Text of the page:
A newspaper vendor holds local newspapers with front page stories about the death of Ignacio "Nacho" Coronel, a major Mexican drug trafficker,in Guadalajara City July 30, 2010. [Agencies]
MEXICO CITY - More than 28,000 people have been killed in drug violence since President Felipe Calderon launched a crackdown against cartels in 2006, a government official said Tuesday.
Intelligence agency director Guillermo Valdes also said authorities have confiscated about 84,000 weapons and made total cash seizures of $411 million in US currency and $26 million worth in pesos (330 million pesos).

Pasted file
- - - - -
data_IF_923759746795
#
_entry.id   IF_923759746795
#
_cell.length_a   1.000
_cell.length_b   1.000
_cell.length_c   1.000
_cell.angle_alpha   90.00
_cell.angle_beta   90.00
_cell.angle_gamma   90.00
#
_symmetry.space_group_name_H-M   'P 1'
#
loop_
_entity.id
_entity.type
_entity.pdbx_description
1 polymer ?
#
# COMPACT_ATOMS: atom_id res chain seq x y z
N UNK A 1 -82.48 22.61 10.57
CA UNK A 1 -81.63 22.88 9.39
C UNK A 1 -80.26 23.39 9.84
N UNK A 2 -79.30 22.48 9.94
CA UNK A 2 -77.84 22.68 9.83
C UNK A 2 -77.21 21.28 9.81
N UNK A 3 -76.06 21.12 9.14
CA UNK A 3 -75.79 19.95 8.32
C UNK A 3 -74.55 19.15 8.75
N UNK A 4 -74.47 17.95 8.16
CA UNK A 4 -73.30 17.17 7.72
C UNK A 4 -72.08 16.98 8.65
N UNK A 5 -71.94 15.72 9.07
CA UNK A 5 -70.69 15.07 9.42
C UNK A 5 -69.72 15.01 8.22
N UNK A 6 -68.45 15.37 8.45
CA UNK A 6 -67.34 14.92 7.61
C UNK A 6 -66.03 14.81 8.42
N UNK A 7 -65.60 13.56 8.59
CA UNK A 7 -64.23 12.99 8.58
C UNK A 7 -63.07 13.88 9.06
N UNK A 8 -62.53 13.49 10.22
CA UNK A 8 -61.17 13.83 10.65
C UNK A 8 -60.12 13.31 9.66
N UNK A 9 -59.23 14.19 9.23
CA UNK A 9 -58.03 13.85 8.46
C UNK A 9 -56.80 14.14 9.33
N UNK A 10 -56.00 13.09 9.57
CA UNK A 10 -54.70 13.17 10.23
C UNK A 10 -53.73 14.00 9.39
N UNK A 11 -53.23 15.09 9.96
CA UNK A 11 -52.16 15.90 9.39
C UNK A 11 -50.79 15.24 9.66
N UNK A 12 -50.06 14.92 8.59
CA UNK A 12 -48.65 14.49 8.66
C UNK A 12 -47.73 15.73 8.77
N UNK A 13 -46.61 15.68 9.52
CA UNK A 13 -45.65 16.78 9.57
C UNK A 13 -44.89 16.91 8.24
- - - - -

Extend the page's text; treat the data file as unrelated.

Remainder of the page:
Valdes released the statistics during a meeting with Calderon and representatives of business and civic groups. Attendees are exploring ways to improve Mexico's anti-drug strategy.
Drug violence in Mexico "is still growing," Valdes said.
The most recent official toll of the drug war dead came in mid-June, when the attorney general said 24,800 had died. He did not specify a time frame.
The government does not regularly break down murder statistics, but leading newspapers who kept their own counts say last month was the deadliest yet under Calderon: According to national daily Milenio, 1,234 were killed in July.
The Mexican government says most victims were involved in the drug trade.